Definition of Poliomyelitis
Poliomyelitis, often called polio or infantile paralysis, is an acute, viral, infectious disease spread from person to person, primarily via the fecal-oral route. The term, refers to the grey matter of the spinal cord, and the suffix -itis, which denotes inflammation, i.e., inflammation of the spinal cord’s grey matter, although a severe infection can extend into the brainstem and even higher structures, resulting in polioencephalitis, producing apnea that requires mechanical assistance such as an iron lung.
Although approximately 90% of polio infections cause no symptoms at all, affected individuals can exhibit a range of symptoms if the virus enters the blood stream. In about 1% of cases, the virus enters the central nervous system, preferentially infecting and destroying motor neurons, leading to muscle weakness and acute flaccid paralysis. Different types of paralysis may occur, depending on the nerves involved.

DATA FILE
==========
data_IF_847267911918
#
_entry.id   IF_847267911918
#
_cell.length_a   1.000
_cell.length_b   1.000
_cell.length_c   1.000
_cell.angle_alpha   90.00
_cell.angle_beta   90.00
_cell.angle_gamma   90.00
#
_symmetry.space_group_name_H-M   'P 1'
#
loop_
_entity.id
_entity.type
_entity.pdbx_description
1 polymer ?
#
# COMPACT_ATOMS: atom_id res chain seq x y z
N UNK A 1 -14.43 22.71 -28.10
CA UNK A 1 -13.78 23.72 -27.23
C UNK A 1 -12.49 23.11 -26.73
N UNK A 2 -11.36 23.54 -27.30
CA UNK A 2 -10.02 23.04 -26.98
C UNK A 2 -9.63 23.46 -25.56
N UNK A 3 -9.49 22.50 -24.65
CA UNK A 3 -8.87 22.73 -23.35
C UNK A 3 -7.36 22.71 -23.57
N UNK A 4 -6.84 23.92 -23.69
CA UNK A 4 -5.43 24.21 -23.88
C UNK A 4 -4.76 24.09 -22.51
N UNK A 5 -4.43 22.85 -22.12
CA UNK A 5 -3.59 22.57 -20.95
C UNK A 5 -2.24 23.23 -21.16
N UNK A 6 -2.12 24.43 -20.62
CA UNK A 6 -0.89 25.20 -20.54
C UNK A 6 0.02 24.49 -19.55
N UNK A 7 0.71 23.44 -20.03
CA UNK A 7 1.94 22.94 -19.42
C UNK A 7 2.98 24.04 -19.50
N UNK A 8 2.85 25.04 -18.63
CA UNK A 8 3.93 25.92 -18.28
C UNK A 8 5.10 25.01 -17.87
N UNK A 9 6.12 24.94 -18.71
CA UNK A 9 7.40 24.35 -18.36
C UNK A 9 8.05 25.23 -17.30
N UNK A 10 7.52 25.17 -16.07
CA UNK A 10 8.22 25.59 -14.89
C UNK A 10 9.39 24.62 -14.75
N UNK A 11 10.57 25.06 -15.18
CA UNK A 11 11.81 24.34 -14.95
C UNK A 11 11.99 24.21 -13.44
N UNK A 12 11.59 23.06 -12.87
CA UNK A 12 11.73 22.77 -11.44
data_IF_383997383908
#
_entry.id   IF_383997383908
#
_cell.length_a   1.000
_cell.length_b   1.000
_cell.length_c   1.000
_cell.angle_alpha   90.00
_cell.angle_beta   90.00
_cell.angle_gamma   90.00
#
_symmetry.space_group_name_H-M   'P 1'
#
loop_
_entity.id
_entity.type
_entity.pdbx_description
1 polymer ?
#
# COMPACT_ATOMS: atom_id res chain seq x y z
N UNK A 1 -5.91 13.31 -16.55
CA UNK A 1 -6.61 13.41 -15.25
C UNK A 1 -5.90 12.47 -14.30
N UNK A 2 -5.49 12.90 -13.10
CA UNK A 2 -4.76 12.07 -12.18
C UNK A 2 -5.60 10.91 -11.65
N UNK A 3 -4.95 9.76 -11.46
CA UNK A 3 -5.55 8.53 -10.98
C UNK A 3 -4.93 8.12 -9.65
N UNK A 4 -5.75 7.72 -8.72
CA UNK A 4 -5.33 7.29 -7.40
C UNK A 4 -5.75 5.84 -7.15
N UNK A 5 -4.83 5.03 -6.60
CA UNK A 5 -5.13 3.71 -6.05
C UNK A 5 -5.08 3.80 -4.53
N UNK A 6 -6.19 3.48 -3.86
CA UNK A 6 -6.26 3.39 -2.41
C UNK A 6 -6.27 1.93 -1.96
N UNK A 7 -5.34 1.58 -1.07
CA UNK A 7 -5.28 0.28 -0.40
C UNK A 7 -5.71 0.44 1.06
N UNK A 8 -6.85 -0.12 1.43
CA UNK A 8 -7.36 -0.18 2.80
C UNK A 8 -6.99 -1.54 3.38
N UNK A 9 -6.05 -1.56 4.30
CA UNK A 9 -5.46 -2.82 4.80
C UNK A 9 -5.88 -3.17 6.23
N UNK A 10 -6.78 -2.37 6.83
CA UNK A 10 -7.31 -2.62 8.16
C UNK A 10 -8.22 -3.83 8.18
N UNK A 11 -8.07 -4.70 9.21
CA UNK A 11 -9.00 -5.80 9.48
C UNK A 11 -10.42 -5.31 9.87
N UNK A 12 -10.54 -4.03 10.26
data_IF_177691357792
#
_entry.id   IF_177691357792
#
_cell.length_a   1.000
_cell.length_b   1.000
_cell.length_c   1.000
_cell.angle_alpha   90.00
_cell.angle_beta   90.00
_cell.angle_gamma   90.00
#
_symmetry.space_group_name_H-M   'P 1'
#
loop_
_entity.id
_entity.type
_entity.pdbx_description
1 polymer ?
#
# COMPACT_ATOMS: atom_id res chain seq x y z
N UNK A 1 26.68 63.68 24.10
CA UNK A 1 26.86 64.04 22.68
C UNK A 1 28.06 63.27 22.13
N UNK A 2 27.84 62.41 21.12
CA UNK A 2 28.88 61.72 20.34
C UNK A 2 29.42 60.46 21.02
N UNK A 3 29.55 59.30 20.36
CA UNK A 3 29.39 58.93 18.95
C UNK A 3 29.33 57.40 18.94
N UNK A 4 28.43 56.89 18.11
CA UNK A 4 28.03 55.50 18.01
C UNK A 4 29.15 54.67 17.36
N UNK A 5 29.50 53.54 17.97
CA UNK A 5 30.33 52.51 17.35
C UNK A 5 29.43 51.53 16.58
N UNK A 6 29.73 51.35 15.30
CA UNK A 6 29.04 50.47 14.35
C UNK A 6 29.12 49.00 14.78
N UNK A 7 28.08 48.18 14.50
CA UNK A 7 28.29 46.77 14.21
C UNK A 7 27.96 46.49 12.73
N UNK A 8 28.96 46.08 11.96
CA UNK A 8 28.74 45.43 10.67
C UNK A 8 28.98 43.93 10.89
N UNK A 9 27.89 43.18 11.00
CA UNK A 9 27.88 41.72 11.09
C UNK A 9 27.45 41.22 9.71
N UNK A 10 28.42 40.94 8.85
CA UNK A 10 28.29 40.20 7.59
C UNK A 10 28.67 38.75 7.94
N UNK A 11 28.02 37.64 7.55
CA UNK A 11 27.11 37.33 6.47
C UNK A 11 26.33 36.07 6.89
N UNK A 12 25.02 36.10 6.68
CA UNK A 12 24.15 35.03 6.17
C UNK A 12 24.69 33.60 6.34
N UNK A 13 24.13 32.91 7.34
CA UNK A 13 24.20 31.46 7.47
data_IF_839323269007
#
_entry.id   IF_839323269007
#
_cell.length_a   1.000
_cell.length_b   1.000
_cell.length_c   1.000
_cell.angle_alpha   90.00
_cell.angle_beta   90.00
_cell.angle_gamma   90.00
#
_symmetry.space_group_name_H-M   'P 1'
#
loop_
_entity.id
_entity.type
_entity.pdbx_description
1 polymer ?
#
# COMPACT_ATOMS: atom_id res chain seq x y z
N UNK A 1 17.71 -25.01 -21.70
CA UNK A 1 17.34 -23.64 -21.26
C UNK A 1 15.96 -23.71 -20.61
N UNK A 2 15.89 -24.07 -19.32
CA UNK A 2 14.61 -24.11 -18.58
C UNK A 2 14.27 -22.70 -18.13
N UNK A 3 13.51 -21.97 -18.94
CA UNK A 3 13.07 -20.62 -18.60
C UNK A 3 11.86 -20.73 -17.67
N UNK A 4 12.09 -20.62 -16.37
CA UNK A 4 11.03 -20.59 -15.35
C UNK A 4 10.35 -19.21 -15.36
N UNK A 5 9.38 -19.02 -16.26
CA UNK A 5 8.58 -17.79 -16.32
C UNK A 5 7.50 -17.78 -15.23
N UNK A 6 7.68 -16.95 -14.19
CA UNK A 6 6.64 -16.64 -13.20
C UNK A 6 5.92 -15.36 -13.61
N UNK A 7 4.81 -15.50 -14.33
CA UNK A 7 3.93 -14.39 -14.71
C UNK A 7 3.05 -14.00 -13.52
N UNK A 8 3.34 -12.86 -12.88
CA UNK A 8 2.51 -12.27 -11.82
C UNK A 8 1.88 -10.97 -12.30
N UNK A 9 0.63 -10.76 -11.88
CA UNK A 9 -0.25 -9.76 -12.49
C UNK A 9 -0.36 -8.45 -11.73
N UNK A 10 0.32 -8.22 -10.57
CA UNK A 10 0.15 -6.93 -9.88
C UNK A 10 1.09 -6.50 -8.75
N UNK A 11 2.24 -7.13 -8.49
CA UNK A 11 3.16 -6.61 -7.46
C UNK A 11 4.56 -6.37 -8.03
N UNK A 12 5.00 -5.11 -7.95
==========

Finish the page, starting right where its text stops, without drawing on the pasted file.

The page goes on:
Spinal polio is the most common form, characterized by asymmetric paralysis that most often involves the legs. Bulbar polio leads to weakness of muscles innervated by cranial nerves. Bulbospinal polio is a combination of bulbar and spinal paralysis.
Cause of Poliomyelitis
Poliomyelitis is caused by infection with a member of the genus Enterovirus known as poliovirus (PV). This group of RNA viruses colonize the gastrointestinal tract specifically the oropharynx and the intestine. The incubation time (to the first signs and symptoms) ranges from three to 35 days, with a more common span of six to 20 days. PV infects and causes disease in humans alone.Its structure is very simple, composed of a single (+) sense RNA genome enclosed in a protein shell called a capsid. In addition to protecting the virus’s genetic material, the capsid proteins enable poliovirus to infect certain types of cells. Three serotypes of poliovirus have been identified—poliovirus type 1 (PV1), type 2 (PV2), and type 3 (PV3)—each with a slightly different capsid protein. All three are extremely virulent and produce the same disease symptoms. PV1 is the most commonly encountered form, and the one most closely associated with paralysis.